The summer film series invites multigenerational audiences to learn about Black-centered movements and speak to modern day activists.
A group of residents, friends and budding activists sat and viewed a film documenting the might of small communities during the Civil Rights Movement at the Expo Arts Center on Aug. 31. The audience got a reprieve from the summer heat while connecting to their history and learning through a panel discussion afterwards.
The viewing was the first of three Conscious Cinema Black-centered social justice screenings being hosted this summer by Long Beach Forward and Hannibal Media Group.
The goal is to connect social justice movements of the past with modern-day organization efforts and encourage dialogue between generations.
When Pastor David Zaid watched “Lowndes County and the Road to Black Power,” he was moved by the power of community in the documentary. He held a viewing of the film for his congregation at the Long Beach Philadelphian Seventh-Day Adventist Church, which led to its inclusion as the first Conscious Cinema film.
The documentary, which originally began streaming on Peacock in 2022, follows Black residents and activists in Lowndes County, Alabama as they fought for voting rights and against discriminatory redlining following the passage of the Voting Rights Act of 1965.
Zaid said a crucial moment in the film was when the Student Non-Violent Coordinating Committee reached out to Dr. Martin Luther King Jr. for help. King was not able to extend much support to Lowndes due to other obligations, but Zaid said seeing the strength of the community coming together in spite of that inspired him.
“That message in the film resonated with me because I think when you grow up on cartoons and superheroes, you’re always going to believe the hero is going to rescue you,” Zaid said. “Sometimes you realize that the hero is not always coming, the hero is you.”
The film also inspired non-profit Long Beach Forward Communications Director Melissa Morgan, who helped organize the film series and said she was pleased with the diversity in the audience.
After the film, a live panel consisting of Long Beach civil rights activists and experts, including Hannibal Media Group President Greg Johnson, discussed the film with the audience.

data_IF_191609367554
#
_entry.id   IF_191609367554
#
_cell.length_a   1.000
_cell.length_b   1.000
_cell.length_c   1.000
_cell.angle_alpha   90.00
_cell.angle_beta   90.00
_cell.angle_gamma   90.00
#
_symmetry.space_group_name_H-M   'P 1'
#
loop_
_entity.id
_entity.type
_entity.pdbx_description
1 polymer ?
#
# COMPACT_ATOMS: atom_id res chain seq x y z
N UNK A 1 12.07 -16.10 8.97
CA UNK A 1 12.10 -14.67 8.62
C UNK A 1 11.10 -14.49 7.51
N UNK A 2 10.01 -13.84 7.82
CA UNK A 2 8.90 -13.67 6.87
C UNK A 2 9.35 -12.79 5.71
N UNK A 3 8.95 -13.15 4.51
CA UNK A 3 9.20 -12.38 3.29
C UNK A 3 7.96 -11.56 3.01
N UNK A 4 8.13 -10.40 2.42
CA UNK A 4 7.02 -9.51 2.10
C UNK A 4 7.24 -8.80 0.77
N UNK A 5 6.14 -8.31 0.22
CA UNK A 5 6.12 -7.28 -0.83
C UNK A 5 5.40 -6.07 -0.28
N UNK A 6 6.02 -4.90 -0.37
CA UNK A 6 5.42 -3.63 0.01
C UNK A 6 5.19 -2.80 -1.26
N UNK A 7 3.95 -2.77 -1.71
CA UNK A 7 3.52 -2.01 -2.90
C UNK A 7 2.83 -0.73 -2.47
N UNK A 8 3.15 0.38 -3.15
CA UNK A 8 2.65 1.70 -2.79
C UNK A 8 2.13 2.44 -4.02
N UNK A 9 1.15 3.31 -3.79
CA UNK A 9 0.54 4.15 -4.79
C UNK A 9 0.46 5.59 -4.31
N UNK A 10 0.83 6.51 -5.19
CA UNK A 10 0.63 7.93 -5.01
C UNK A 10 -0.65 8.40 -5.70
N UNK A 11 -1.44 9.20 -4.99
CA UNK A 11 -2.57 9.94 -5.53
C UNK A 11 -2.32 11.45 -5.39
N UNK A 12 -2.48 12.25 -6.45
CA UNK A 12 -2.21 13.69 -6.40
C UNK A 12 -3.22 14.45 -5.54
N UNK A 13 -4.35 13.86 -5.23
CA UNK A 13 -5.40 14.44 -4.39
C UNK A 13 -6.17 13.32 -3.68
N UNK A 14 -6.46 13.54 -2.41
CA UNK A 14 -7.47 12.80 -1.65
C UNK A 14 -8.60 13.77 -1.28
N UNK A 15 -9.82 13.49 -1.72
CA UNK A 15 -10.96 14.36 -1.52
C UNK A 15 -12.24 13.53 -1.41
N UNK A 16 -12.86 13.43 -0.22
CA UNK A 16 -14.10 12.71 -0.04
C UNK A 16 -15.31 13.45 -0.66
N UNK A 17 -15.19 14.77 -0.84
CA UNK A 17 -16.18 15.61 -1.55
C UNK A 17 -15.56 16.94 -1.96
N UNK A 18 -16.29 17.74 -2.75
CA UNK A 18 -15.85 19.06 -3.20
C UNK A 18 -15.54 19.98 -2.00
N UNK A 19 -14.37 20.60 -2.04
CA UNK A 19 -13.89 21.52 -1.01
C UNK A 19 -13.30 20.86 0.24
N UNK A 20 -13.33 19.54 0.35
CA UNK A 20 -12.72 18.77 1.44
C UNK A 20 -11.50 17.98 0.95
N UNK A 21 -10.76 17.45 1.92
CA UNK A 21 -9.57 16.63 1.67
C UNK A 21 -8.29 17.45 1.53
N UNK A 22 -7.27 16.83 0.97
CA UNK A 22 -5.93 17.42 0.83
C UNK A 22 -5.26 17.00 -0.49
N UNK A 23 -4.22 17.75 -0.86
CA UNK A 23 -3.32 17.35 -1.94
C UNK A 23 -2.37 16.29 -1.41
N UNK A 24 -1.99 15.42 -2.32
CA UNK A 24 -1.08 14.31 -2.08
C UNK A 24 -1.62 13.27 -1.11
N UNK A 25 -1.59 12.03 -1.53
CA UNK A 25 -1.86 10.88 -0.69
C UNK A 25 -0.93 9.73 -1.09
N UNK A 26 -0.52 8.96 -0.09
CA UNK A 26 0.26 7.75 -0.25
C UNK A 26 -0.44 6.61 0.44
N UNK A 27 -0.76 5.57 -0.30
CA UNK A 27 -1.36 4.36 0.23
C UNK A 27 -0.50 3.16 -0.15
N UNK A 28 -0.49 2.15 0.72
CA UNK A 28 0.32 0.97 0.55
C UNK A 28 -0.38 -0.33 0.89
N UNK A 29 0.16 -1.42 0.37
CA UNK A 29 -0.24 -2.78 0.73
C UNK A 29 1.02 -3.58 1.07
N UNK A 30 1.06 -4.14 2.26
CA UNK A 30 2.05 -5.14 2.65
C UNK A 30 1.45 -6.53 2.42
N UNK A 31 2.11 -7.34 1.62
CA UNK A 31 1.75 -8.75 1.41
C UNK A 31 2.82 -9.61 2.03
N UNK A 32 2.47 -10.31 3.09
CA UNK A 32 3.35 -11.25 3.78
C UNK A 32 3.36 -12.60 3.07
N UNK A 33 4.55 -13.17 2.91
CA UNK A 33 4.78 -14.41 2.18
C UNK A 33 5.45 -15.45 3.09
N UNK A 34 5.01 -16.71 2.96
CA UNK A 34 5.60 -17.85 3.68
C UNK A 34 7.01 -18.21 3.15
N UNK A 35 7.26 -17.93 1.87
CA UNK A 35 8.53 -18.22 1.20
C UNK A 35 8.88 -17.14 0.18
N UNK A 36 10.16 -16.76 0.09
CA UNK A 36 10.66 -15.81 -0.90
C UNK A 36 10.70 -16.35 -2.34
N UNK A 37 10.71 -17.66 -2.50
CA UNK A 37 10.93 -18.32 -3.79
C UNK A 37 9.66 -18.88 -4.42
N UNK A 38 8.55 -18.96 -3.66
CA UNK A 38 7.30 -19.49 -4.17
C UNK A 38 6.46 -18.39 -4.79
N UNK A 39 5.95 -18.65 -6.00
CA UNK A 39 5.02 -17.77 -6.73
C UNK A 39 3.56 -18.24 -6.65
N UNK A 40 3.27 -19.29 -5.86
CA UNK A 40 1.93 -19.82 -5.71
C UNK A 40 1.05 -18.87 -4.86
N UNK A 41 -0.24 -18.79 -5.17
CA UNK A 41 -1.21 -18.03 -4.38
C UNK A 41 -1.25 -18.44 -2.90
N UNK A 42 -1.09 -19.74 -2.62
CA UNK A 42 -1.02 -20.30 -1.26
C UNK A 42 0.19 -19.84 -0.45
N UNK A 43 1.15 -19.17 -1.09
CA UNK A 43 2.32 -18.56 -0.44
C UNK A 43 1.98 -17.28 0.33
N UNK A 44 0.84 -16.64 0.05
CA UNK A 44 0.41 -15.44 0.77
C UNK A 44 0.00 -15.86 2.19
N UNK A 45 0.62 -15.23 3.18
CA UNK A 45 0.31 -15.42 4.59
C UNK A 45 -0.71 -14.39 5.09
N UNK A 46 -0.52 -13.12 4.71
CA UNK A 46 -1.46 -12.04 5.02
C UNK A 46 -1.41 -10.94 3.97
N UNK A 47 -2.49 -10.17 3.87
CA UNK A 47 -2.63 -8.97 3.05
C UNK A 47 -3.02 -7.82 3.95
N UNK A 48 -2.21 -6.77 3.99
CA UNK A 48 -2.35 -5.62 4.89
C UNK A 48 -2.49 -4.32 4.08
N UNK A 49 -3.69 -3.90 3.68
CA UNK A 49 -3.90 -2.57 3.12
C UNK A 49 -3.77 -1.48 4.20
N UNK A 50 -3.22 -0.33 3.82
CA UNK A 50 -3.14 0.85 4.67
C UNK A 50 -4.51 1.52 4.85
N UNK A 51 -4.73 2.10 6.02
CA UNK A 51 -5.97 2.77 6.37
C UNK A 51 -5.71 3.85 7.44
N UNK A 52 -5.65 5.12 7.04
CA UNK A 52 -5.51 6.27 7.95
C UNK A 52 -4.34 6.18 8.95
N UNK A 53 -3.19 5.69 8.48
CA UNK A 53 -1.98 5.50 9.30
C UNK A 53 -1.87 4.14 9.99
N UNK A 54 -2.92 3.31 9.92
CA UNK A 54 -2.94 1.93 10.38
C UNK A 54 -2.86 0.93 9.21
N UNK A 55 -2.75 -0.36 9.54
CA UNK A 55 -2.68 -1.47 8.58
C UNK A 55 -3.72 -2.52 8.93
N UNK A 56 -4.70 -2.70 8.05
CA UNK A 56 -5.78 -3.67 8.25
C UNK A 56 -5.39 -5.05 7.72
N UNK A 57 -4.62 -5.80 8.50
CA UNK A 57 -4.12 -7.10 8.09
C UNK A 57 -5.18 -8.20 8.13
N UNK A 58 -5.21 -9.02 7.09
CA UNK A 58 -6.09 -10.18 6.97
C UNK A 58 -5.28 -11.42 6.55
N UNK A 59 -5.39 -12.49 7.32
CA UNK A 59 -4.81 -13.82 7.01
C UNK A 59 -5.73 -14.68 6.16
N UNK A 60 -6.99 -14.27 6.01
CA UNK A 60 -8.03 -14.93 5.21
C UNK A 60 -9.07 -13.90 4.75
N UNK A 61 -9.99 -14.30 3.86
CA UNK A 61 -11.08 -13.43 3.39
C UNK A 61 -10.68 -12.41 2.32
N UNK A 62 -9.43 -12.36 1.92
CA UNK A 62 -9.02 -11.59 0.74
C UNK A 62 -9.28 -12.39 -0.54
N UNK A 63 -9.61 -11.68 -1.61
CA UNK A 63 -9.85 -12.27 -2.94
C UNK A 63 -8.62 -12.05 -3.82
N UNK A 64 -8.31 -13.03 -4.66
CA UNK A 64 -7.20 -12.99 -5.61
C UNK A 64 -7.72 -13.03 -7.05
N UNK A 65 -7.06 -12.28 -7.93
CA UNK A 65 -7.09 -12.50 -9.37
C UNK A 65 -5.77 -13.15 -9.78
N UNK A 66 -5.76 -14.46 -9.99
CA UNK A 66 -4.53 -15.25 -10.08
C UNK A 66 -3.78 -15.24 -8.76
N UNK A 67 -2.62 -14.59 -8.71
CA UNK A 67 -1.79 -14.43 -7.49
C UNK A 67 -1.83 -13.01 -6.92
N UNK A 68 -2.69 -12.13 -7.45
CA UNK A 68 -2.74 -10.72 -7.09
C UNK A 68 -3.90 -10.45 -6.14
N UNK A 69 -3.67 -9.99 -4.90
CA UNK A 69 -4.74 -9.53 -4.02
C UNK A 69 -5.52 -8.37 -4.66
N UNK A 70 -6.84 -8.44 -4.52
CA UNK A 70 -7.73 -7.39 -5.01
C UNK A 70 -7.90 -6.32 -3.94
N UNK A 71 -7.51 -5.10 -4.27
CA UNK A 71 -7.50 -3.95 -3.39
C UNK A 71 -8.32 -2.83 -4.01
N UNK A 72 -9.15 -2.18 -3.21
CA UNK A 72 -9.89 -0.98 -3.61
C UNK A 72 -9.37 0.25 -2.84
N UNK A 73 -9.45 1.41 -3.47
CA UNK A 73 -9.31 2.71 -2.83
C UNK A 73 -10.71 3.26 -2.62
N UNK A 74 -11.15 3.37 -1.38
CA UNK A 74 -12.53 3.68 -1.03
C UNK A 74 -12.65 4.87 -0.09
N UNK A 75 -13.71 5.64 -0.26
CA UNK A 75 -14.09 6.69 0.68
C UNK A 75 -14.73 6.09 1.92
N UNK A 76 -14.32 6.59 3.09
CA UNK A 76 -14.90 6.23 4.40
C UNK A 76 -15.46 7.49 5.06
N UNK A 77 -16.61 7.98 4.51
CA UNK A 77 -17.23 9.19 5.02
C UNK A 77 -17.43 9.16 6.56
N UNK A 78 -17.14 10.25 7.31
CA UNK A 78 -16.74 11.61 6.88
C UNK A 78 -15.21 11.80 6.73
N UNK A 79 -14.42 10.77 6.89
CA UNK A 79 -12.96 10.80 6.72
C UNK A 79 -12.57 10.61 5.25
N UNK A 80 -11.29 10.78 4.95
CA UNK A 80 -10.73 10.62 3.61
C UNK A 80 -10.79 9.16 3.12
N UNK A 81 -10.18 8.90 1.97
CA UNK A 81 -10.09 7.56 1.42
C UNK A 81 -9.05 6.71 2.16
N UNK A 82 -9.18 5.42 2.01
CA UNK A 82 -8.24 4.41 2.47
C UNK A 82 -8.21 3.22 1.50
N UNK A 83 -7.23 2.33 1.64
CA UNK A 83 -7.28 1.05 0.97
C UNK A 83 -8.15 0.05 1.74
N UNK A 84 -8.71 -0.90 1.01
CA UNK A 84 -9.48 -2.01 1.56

Johnson, a seasoned broadcaster and former United States Marine Corps aircraft weapons technician, said that since now is a “critical time” with the upcoming primary election, he wants to see more young people being enriched by the films in the series. He also acknowledged the film series can benefit a multigenerational audience.
“As we look at our place in America, I would hope that people really learn that it is essential to exercise their right to vote,” Johnson said. “These are the messages that are being transmitted.”
On Sep. 14, “The Black Power Mixtape 1967-1975” will play at Grey Long Beach (237 Long Beach Blvd. unit B) at 5:30 p.m. This Swedish documentary provides a view of the Black Power movement in America over eight years juxtaposed with interviews of famous Black artists and activists such as Angela Davis, Questlove and Erykah Badu.
The final showing will be on Sep. 16 at 2 p.m. at Martin Luther King Jr. Park (1950 Lemon Ave.), with a screening of “The Big Payback.” The film tells the story of the first tax-funded reparations for African Americans, a movement led by an Illinois woman in government.
Details regarding parking, accessibility and other information can be found on the Long Beach Forward website. It is recommended to RSVP for tickets by either visiting www.lbforward.org/consciouscinema or emailing email@example.com.
Tickets for Conscious Cinema screenings are free, but donations are encouraged. Street and paid garage parking are available, though carpooling or public transportation is encouraged.
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